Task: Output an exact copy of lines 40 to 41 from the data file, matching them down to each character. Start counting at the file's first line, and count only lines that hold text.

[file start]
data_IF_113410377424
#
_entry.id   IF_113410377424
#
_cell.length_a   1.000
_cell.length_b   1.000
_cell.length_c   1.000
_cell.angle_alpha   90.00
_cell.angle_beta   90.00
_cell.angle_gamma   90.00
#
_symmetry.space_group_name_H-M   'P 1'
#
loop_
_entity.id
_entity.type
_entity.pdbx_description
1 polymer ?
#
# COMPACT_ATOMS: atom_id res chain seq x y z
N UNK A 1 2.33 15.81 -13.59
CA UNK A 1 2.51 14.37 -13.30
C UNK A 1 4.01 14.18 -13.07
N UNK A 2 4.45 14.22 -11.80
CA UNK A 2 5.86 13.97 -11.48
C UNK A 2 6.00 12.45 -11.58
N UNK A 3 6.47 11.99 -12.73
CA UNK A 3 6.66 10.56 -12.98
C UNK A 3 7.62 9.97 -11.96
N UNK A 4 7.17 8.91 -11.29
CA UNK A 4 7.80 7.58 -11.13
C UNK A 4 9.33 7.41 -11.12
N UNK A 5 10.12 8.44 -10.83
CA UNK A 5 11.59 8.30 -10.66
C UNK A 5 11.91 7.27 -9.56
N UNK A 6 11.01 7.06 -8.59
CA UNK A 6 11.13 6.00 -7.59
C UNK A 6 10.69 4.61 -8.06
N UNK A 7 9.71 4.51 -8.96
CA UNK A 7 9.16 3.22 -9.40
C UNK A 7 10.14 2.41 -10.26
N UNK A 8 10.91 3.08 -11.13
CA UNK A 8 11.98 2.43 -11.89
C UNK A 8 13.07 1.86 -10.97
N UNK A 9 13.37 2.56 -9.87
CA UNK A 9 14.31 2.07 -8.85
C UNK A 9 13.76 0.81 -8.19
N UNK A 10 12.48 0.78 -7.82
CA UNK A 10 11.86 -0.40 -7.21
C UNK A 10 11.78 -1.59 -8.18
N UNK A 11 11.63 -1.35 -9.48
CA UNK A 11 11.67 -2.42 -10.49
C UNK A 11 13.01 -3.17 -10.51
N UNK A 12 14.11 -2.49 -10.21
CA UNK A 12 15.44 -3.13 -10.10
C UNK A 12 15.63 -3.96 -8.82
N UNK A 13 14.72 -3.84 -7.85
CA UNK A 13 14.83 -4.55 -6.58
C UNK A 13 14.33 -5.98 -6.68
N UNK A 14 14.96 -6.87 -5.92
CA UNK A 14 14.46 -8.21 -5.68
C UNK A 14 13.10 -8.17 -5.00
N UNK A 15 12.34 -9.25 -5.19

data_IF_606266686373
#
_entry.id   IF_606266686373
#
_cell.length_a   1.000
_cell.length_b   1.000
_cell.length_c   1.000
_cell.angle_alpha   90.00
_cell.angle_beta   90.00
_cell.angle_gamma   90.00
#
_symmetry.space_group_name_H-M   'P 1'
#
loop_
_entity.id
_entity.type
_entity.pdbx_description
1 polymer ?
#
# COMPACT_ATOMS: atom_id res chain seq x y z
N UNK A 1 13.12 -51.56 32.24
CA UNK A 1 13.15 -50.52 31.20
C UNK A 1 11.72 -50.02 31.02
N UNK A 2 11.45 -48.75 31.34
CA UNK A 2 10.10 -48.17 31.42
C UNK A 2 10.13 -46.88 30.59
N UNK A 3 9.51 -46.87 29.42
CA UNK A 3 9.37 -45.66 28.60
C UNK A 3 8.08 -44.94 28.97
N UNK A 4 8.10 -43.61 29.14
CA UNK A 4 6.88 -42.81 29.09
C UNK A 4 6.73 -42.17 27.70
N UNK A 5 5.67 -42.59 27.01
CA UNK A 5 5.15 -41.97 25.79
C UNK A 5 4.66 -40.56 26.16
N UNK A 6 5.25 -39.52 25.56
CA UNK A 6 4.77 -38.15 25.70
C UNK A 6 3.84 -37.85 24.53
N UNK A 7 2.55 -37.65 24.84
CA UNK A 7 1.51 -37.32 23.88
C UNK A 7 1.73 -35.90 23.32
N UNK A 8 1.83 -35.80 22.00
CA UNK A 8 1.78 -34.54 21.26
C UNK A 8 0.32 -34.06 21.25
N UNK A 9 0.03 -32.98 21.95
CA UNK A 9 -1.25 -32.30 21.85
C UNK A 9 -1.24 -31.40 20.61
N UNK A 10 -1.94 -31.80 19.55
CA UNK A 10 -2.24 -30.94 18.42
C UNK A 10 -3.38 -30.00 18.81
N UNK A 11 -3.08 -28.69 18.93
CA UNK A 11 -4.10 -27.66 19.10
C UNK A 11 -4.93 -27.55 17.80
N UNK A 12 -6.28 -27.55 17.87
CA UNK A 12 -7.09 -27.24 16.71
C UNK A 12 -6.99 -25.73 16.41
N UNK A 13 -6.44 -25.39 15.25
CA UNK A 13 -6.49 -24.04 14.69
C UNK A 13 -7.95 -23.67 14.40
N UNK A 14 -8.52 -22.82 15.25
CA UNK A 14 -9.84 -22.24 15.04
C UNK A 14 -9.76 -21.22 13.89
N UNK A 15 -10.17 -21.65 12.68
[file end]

CA UNK A 7 9.16 3.22 -9.40
C UNK A 7 10.14 2.41 -10.26